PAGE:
When Schlesinger's son-in-law and brother-in-law worked on the creation of Petah Tikva and laid the cornerstone, Rabbi Lichtenstein sent money to buy building lots in order to settle two families of pious Jews there.

Rabbi Lichtenstein himself was involved in a quarrel about the shoykhet [ritual slaughterer] who was accepted in Kolomea that broke out at that time in Kolomea between him and the Wisznicer Rebbe. The quarrels lasted a long time and the kehile was divided. The two sides struggled in the synagogues and in the bati-medrashim [houses of prayer]. It was such an embittered struggle that the police had to become involved in the matter and it was even necessary to call the army to help. In such a situation, it was difficult for Rabbi Lichtenstein to help his son-in-law and he devoted himself to collecting money for the settlements in Eretz-Yisroel. In addition, the Wisznicer Rebbe expressed his opposition to Schlesinger who in 1884 visited rabbis and admorim [our lords, teachers and masters – title of Hasidic rabbis] in Galicia about help in the matter of settling pious Jews in Petah Tikvah, and warned him to stop spreading propaganda on the part of the agricultural settlement in Eretz-Yisroel. This threw fear into Rabbi Lichtenstein who already knew the strong hand of the Wisznicer Rebbe and did not want to enter a new quarrel in his old age.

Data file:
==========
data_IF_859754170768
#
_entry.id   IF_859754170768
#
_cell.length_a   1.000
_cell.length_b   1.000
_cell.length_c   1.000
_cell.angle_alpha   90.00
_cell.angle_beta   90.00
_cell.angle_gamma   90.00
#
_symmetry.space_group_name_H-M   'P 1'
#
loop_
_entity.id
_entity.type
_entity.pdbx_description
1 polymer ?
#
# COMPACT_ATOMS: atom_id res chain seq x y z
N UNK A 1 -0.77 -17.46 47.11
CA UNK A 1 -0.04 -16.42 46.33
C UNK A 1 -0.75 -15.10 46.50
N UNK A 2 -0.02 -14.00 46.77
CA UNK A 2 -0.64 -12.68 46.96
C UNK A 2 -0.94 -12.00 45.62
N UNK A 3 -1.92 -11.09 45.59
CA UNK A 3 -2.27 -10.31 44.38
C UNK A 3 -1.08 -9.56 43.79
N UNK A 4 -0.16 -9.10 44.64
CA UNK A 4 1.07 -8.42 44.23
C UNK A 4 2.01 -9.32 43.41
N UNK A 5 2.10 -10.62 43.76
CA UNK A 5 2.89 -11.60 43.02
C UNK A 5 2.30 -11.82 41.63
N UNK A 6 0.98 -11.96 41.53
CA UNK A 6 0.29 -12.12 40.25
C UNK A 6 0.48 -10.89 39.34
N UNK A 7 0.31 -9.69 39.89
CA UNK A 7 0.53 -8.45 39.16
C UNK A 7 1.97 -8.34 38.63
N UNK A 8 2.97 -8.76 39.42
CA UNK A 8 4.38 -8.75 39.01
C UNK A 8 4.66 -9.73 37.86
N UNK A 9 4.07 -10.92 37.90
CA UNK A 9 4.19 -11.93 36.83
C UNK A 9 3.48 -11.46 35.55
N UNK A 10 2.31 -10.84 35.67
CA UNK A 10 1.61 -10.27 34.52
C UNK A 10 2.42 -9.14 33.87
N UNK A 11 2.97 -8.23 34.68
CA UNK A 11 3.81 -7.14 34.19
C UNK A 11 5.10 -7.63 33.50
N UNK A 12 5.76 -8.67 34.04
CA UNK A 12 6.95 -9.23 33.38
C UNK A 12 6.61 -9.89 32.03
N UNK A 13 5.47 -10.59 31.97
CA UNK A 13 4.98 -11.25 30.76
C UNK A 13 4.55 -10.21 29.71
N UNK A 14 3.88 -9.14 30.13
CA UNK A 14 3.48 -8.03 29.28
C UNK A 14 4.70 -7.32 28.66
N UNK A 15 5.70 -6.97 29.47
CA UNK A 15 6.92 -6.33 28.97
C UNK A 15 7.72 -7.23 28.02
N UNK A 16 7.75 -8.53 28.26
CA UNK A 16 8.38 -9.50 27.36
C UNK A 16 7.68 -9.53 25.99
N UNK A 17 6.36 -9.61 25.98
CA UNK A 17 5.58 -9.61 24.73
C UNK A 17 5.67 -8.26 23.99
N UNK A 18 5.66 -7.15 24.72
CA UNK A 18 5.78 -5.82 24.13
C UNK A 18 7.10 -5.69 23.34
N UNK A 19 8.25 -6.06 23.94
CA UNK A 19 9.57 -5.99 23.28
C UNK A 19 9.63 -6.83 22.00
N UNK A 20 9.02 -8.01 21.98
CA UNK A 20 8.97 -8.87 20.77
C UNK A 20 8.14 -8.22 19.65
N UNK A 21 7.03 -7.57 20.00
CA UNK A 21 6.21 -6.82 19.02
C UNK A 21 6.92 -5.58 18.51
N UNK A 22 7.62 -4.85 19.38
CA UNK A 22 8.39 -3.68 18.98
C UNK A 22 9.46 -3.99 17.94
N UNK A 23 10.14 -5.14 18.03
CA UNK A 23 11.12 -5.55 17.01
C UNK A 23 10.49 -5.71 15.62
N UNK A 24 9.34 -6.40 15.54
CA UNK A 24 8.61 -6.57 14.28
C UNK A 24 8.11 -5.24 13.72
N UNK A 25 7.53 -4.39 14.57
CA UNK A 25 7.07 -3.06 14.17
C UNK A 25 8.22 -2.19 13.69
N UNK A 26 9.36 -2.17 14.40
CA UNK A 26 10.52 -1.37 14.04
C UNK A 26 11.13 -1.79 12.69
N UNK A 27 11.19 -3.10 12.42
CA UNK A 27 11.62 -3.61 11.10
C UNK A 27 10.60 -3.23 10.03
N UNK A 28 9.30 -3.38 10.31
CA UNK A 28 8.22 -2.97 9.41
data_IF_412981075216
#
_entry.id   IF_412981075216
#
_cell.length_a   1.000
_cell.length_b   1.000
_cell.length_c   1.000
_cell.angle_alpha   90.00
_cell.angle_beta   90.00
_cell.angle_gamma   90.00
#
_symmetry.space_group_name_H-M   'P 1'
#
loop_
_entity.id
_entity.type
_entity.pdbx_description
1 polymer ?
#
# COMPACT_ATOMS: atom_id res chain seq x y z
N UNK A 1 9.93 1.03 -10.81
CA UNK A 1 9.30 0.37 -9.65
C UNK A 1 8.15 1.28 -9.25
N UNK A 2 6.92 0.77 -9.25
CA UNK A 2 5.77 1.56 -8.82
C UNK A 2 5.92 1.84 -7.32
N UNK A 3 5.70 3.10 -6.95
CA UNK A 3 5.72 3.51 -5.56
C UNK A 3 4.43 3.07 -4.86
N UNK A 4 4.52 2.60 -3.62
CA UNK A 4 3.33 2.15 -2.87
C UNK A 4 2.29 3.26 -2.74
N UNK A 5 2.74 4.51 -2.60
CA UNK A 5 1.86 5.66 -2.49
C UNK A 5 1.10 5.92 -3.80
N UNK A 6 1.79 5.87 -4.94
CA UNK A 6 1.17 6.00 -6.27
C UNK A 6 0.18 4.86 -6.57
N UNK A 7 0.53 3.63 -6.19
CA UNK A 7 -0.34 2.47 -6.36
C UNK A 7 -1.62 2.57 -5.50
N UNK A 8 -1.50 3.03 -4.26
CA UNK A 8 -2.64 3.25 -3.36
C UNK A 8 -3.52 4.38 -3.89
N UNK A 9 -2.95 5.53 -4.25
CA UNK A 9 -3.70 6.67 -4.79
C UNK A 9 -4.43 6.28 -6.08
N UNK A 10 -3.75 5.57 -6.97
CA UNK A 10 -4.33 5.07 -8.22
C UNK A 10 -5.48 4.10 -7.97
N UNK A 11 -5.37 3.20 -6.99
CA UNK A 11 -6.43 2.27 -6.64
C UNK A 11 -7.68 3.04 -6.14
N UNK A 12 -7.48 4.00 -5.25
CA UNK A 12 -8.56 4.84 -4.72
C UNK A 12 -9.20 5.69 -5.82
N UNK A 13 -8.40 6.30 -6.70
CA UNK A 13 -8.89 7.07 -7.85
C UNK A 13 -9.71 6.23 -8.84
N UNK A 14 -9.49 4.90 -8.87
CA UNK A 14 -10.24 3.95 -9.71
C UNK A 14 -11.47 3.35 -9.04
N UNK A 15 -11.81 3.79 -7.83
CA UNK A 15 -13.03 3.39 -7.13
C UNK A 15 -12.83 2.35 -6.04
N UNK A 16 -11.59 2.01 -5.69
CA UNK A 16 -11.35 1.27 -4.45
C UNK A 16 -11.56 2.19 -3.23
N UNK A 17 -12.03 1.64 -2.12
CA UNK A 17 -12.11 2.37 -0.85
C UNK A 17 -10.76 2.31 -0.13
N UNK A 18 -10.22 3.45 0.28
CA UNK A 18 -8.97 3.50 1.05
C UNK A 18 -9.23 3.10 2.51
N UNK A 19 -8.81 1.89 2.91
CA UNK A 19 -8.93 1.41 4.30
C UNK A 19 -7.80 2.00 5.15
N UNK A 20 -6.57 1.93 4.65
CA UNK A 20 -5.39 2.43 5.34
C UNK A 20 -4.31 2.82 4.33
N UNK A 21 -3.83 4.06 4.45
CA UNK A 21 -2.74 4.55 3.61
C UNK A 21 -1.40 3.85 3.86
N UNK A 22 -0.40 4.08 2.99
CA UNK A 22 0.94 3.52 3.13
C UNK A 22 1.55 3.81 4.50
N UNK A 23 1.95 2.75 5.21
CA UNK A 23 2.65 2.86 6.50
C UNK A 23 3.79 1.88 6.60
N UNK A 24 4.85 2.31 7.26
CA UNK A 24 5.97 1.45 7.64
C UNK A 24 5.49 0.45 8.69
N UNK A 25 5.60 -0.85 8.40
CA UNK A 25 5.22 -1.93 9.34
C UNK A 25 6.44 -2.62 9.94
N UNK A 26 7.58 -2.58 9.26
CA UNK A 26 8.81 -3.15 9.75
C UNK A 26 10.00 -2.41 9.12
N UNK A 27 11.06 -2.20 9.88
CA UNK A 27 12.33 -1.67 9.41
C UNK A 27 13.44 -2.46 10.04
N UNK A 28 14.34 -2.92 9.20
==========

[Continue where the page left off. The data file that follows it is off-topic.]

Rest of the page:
Rabbi Lichtenstein gave the bill of sale for the lots of land in Petah Tikvah as a documented gift to the leaders of the Kolel Ungarn [union of kehiles from Hungary] in Jerusalem, Chaim Zonenfeld and Yakov Blumental. It was said in their declaration that was published in the Orthodox press: “If for now we will not have anything to do with the lots, is it because bavoynese ynu-ho ra'bim [in the view of our many sins – said with the presumption of an unfavorable development] an appropriate time has not yet arrived so that Israel's children can sit in the Holy Land in joy and calm, each one under his vineyard and rainbow? Or because every step is surrounded by cliffs of temptation and stumbling blocks? However, we accepted the lots for the coming day (may it be God's will) that will, quickly in our days, bring salvation and relief for Jews. The agricultural worker will build his house and work his field undisturbed. And in order to show that the gaon [brilliant man] and tzadek [righteous man] loves charity, it is our duty to announce to all brother contributors who have helped through the tzadek that this gift of money